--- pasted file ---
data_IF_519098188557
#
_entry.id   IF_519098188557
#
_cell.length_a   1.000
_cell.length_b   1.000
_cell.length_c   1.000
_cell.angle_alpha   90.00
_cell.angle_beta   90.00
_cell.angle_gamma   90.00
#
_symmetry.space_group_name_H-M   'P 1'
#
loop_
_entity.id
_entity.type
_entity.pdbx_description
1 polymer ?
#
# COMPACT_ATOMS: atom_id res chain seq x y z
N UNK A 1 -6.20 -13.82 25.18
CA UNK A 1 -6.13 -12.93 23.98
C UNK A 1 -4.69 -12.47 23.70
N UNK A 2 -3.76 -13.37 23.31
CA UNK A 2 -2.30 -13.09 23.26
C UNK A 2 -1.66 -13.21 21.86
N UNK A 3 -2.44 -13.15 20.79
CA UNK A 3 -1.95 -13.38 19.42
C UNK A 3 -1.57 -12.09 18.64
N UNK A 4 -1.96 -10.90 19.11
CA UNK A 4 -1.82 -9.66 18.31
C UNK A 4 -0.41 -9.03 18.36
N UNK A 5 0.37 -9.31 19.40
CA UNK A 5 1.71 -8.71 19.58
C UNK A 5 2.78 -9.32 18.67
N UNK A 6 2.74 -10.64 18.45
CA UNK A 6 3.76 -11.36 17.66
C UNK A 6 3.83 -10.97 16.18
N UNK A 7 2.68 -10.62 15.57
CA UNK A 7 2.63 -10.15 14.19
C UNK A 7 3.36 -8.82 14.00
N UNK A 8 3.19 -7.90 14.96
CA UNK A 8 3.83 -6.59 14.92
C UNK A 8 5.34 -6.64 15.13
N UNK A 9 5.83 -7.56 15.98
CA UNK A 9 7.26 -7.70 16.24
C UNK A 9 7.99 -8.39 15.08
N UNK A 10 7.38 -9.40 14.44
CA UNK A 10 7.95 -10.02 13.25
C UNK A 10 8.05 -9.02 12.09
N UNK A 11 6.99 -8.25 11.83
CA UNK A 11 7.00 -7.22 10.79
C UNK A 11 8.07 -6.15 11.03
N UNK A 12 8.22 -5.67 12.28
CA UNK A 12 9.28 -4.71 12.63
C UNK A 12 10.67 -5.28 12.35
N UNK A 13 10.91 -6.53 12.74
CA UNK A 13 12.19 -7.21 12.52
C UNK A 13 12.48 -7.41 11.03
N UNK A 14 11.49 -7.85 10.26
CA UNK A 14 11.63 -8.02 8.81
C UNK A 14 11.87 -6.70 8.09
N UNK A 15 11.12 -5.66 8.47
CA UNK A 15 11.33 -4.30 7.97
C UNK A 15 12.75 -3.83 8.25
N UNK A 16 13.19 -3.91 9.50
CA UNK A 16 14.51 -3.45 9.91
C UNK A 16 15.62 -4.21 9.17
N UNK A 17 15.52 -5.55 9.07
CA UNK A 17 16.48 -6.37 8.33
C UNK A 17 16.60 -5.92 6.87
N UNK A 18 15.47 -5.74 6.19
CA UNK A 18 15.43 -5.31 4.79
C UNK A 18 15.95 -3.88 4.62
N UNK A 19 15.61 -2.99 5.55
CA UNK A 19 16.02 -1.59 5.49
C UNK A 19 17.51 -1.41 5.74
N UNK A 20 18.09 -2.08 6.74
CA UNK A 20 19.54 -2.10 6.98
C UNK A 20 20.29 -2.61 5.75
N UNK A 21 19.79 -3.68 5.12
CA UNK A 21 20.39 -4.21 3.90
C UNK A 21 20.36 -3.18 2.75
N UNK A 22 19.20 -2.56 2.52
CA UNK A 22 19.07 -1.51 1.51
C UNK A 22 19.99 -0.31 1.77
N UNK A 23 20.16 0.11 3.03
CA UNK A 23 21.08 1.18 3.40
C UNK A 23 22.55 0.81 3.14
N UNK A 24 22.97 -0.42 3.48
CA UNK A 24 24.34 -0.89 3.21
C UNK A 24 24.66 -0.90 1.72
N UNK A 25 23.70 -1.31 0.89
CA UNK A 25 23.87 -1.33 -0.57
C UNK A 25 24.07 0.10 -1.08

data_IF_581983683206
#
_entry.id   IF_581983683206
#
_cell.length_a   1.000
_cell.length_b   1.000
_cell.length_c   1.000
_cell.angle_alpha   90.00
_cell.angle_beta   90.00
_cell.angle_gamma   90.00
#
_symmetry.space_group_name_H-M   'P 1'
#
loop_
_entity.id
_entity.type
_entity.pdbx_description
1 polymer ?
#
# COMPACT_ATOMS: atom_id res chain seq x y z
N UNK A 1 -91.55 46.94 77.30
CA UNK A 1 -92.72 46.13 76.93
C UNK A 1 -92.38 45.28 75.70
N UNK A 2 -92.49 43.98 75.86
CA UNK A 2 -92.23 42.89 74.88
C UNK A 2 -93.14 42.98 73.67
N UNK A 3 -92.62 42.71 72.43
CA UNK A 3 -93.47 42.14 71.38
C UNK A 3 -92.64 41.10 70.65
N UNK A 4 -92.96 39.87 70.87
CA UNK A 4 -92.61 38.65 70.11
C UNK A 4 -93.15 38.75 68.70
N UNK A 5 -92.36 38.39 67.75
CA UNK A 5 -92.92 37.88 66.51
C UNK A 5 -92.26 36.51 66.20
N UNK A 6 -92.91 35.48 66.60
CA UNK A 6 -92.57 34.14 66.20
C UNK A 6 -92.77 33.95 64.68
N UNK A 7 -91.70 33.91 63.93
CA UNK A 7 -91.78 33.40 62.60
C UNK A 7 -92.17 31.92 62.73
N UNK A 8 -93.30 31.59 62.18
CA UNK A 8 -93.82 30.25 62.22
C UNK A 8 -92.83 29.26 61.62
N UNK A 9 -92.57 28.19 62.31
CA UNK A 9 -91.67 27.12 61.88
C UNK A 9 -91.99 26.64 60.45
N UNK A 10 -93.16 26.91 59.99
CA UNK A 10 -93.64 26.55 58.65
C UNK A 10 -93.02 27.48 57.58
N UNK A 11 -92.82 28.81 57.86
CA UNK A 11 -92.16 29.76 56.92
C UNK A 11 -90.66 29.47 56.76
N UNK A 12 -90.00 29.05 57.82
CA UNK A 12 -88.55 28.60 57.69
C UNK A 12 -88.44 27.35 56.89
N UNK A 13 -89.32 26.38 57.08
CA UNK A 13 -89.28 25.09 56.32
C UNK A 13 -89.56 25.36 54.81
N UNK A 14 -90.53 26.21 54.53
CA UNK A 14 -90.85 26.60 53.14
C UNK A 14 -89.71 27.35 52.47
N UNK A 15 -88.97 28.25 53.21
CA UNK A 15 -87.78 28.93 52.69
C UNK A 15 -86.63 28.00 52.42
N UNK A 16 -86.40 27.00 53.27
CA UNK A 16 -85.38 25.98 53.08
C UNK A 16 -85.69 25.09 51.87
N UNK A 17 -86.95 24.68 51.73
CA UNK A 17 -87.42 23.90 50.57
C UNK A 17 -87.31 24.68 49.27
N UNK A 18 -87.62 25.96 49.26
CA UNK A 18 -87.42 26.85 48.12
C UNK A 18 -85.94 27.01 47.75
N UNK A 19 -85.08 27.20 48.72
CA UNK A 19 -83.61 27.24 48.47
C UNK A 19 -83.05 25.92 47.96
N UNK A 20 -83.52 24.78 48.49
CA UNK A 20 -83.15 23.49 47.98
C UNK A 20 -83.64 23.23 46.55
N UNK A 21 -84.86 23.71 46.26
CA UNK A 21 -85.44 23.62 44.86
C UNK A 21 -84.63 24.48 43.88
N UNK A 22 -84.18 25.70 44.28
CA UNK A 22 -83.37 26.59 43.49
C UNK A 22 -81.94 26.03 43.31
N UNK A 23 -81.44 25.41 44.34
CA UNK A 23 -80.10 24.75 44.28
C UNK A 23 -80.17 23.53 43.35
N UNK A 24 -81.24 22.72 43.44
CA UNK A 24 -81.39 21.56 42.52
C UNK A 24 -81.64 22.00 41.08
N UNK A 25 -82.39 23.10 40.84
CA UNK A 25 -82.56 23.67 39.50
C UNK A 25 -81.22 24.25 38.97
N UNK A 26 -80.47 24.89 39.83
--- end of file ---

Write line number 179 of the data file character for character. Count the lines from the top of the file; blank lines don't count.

N UNK A 22 -84.18 25.70 44.28